If (UCase(appPoolName) = UCase(name)) Then
			message = message & vbCrLf & "   " & wp.ProcessID
		End If
	If (message <> "") Then
		MsgBox "'" & appPoolName & "' is running under the following PID(s):" & message
	End If
End Sub

Function GetAppPoolId(strArg)
	Dim Submatches
	Dim strPoolId
	Dim re
	Dim Matches

    On Error Resume Next

	Set re = New RegExp
	re.Pattern = "-ap ""(.+)"""
	re.IgnoreCase = True
	Set Matches = re.Execute(strArg)
	Set SubMatches = Matches(0).Submatches
	strPoolId = Submatches(0)
	GetAppPoolId = strPoolId
End Function

Function AskAboutRequestingPage()
	message = "'" & appPoolName & "' is not currently running on '" & machineName & "'. Would you like to make a request to '" & url & "' in order to spawn the process?"
	style = vbYesNo + vbCritical + vbDefaultButton2
	title = "AppPool not running"
	AskAboutRequestingPage = MsgBox(message, style, title)
End Function

Sub SpawnWorkerProcess
	Dim ie: Set ie = WScript.CreateObject("InternetExplorer.Application", "Ie_")
	ie.Navigate url
	ie.Visible = True
	Set ie = Nothing
End Sub

Sub Ie_NavigateComplete2(ByVal pDisp, URL)
End Sub 


  • Your script helped a lot with little changes. :)


  • Have to try this as soon as I get back to work.
    I've spent hours figuring how to debug a remote website from a vista workstation editing with VS2008. Without luck. this could be my last change

    Note: I run Remote Debugger on Windows Server 2008 (where IIS7 resides) as a service, but can't see no "debugger" group or user?

    Furthermore, event if this solution works (which would be at least some solution), there must be a better way ??!!?? People at MS certainly figured out how it can/should be done ... since it seems quite a "natural" feature to remotely debug, at least on an isolated private local network ....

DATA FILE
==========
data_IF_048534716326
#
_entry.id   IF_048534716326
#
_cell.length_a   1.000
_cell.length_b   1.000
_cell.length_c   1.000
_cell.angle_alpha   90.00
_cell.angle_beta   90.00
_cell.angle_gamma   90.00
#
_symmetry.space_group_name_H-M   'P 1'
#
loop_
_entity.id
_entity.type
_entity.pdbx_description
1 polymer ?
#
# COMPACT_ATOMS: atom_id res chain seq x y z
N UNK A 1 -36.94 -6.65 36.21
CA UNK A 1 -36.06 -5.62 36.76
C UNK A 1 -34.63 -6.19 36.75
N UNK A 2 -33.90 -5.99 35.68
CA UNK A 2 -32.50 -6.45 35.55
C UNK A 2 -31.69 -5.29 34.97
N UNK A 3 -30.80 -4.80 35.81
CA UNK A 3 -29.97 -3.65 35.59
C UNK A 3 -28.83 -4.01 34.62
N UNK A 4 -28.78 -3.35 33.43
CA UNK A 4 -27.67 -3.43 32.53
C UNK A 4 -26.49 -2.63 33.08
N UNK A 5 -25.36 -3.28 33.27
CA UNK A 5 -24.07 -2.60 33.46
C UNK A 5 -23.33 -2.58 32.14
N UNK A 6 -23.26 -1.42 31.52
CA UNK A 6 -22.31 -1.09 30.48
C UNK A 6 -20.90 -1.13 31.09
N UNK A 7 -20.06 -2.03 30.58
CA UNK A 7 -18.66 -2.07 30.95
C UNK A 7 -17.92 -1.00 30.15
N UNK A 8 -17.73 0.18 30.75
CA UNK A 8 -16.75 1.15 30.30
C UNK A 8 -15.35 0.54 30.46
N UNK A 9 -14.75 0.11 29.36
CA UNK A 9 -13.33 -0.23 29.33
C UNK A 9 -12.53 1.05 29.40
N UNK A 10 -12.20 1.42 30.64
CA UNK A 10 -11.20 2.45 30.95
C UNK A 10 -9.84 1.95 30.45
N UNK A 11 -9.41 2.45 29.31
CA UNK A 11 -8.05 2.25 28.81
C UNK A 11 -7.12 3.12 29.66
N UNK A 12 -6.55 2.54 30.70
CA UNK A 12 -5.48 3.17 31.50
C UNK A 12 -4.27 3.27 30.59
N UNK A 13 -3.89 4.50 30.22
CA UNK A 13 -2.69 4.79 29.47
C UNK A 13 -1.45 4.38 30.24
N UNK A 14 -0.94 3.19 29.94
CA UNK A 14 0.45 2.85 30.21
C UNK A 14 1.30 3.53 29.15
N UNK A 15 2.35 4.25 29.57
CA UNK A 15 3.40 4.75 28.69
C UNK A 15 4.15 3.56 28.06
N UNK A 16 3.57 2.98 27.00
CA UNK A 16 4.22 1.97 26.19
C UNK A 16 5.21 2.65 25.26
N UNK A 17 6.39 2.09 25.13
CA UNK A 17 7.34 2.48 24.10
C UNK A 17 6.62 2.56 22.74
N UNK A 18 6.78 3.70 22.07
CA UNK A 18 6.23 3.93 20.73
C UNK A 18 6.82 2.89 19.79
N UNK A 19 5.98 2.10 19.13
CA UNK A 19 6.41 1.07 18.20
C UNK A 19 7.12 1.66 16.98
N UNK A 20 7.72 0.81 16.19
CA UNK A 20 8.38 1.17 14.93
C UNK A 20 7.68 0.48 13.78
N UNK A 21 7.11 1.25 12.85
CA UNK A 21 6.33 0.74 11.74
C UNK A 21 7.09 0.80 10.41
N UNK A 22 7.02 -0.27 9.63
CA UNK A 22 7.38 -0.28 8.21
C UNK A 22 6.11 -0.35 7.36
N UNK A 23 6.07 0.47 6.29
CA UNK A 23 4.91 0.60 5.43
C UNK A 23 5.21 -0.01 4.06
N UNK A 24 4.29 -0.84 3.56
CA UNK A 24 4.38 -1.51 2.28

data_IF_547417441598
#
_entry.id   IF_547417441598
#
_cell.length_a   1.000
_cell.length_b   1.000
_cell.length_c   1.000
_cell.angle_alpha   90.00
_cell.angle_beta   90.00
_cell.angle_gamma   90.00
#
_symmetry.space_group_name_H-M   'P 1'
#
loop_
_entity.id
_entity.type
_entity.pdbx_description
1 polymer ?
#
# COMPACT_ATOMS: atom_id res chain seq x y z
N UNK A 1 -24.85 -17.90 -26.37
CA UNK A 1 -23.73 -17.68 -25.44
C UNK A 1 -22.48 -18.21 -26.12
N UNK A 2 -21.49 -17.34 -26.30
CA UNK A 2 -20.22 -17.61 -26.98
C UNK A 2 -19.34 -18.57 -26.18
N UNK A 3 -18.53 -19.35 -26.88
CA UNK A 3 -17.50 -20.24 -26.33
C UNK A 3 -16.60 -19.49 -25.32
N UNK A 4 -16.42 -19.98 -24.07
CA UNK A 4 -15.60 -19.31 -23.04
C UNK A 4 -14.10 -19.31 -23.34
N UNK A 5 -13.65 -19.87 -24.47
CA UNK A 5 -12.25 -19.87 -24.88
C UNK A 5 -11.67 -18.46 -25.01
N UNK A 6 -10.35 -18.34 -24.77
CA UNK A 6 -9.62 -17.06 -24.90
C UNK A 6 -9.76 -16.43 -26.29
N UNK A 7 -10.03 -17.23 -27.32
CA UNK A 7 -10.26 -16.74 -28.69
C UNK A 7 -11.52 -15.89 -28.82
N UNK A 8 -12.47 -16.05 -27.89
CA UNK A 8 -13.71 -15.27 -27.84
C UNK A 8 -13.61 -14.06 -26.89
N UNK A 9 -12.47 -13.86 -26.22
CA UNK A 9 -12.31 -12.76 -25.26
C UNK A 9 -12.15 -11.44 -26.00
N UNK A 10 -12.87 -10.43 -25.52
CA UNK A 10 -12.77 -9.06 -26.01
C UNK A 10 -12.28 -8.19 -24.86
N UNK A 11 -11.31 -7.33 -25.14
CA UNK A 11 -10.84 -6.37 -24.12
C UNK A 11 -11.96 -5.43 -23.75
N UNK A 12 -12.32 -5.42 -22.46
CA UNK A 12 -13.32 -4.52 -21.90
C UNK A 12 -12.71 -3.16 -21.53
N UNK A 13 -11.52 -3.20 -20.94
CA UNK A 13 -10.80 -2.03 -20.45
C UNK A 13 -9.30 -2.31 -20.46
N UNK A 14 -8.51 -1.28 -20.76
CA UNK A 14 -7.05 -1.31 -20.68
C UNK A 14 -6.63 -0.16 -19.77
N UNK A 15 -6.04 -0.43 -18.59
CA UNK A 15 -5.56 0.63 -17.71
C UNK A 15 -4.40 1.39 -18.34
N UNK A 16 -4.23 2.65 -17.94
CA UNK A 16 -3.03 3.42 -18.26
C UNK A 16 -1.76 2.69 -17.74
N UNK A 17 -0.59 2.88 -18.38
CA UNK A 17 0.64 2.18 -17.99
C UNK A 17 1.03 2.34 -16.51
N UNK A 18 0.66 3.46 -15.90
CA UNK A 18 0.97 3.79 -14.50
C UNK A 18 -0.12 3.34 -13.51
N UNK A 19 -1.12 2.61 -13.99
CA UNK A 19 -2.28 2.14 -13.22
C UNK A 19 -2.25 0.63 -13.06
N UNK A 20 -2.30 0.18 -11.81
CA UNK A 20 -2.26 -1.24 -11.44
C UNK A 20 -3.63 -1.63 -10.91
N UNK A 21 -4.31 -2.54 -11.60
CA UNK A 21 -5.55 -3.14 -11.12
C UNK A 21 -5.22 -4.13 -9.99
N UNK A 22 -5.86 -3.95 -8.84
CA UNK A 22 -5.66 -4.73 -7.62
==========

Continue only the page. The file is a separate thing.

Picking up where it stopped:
• Oliver,

    Imagine if you created a feature in your application that was used by 1% of your users, but created 25% of your support calls. Imagine that there was nothing you could do to make your feature any easier to use in order to try to illiminate those support calls. You might be tempted to remove that feature. Microsoft occassionally runs into that sort of situation and I am *guessing* that this is one of those situations. Remote debugging has never been a solid solution for various reasons that I won't go into [so that you can't prove me wrong]. As a support engineer I am actually pretty happy that this feature is gone! To me at least, it makes sense that this feature has been removed.

  • Shawn,

    Visual Studio 2005/2008 is pretty forgiving when it comes to debugging managed code. As long as you are debugging an assembly built as "Debug" (not Release) so that Visual Studio can figure out filenames of original source code by using the PDB files (debug symbols), it will step through any CS file that you have open that matches the original source file name. It will even step through a source file that is the wrong one as long as the file name matches. So as long as the "local" CS file that you have open in VS is the correct one, you can debug assemblies that are loaded in the remote process.